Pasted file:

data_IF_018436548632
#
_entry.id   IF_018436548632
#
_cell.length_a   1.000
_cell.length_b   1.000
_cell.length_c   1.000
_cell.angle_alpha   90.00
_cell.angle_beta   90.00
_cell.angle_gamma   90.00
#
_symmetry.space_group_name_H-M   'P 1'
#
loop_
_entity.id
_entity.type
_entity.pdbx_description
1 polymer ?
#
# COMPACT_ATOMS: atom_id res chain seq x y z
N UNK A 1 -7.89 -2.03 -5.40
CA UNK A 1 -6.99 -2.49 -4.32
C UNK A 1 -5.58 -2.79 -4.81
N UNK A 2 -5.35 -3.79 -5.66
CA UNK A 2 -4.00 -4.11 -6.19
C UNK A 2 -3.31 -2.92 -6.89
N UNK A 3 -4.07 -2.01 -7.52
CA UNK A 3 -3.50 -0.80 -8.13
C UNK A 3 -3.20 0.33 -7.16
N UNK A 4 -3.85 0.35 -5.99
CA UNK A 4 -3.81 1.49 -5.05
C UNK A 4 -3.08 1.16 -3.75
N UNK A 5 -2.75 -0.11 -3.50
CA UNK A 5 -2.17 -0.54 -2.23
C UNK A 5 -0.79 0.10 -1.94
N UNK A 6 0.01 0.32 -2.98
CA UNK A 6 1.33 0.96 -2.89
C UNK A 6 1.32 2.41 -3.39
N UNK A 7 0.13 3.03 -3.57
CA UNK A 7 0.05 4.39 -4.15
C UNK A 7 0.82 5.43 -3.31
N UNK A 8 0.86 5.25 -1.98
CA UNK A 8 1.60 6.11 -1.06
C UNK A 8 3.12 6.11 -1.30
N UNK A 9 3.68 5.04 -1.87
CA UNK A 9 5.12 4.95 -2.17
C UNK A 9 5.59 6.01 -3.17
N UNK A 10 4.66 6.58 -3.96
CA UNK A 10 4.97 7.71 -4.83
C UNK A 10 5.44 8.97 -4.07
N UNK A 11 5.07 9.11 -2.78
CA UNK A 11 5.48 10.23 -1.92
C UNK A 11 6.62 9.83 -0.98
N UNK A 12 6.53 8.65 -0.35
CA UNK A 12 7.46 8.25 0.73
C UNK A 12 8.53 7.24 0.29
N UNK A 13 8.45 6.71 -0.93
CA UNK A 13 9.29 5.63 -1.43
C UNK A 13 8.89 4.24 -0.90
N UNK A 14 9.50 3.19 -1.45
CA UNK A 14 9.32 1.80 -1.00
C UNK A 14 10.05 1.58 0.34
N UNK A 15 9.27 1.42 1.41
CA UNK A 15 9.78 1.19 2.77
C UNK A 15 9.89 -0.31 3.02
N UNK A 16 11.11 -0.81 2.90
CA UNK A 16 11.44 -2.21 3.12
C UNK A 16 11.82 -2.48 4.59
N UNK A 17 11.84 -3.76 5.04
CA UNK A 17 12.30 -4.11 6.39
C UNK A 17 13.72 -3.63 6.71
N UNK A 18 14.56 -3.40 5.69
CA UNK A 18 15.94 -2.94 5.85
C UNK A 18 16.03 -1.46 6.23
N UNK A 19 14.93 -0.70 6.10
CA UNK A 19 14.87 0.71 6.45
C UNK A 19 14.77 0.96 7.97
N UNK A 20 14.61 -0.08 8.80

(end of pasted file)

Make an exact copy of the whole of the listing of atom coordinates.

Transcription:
data_IF_018436548632
#
_entry.id   IF_018436548632
#
_cell.length_a   1.000
_cell.length_b   1.000
_cell.length_c   1.000
_cell.angle_alpha   90.00
_cell.angle_beta   90.00
_cell.angle_gamma   90.00
#
_symmetry.space_group_name_H-M   'P 1'
#
loop_
_entity.id
_entity.type
_entity.pdbx_description
1 polymer ?
#
# COMPACT_ATOMS: atom_id res chain seq x y z
N UNK A 1 -7.89 -2.03 -5.40
CA UNK A 1 -6.99 -2.49 -4.32
C UNK A 1 -5.58 -2.79 -4.81
N UNK A 2 -5.35 -3.79 -5.66
CA UNK A 2 -4.00 -4.11 -6.19
C UNK A 2 -3.31 -2.92 -6.89
N UNK A 3 -4.07 -2.01 -7.52
CA UNK A 3 -3.50 -0.80 -8.13
C UNK A 3 -3.20 0.33 -7.16
N UNK A 4 -3.85 0.35 -5.99
CA UNK A 4 -3.81 1.49 -5.05
C UNK A 4 -3.08 1.16 -3.75
N UNK A 5 -2.75 -0.11 -3.50
CA UNK A 5 -2.17 -0.54 -2.23
C UNK A 5 -0.79 0.10 -1.94
N UNK A 6 0.01 0.32 -2.98
CA UNK A 6 1.33 0.96 -2.89
C UNK A 6 1.32 2.41 -3.39
N UNK A 7 0.13 3.03 -3.57
CA UNK A 7 0.05 4.39 -4.15
C UNK A 7 0.82 5.43 -3.31
N UNK A 8 0.86 5.25 -1.98
CA UNK A 8 1.60 6.11 -1.06
C UNK A 8 3.12 6.11 -1.30
N UNK A 9 3.68 5.04 -1.87
CA UNK A 9 5.12 4.95 -2.17
C UNK A 9 5.59 6.01 -3.17
N UNK A 10 4.66 6.58 -3.96
CA UNK A 10 4.97 7.71 -4.83
C UNK A 10 5.44 8.97 -4.07
N UNK A 11 5.07 9.11 -2.78
CA UNK A 11 5.48 10.23 -1.92
C UNK A 11 6.62 9.83 -0.98
N UNK A 12 6.53 8.65 -0.35
CA UNK A 12 7.46 8.25 0.73
C UNK A 12 8.53 7.24 0.29
N UNK A 13 8.45 6.71 -0.93
CA UNK A 13 9.29 5.63 -1.43
C UNK A 13 8.89 4.24 -0.90
N UNK A 14 9.50 3.19 -1.45
CA UNK A 14 9.32 1.80 -1.00
C UNK A 14 10.05 1.58 0.34
N UNK A 15 9.27 1.42 1.41
CA UNK A 15 9.78 1.19 2.77
C UNK A 15 9.89 -0.31 3.02
N UNK A 16 11.11 -0.81 2.90
CA UNK A 16 11.44 -2.21 3.12
C UNK A 16 11.82 -2.48 4.59
N UNK A 17 11.84 -3.76 5.04
CA UNK A 17 12.30 -4.11 6.39
C UNK A 17 13.72 -3.63 6.71
N UNK A 18 14.56 -3.40 5.69
CA UNK A 18 15.94 -2.94 5.85
C UNK A 18 16.03 -1.46 6.23
N UNK A 19 14.93 -0.70 6.10
CA UNK A 19 14.87 0.71 6.45
C UNK A 19 14.77 0.96 7.97
N UNK A 20 14.61 -0.08 8.80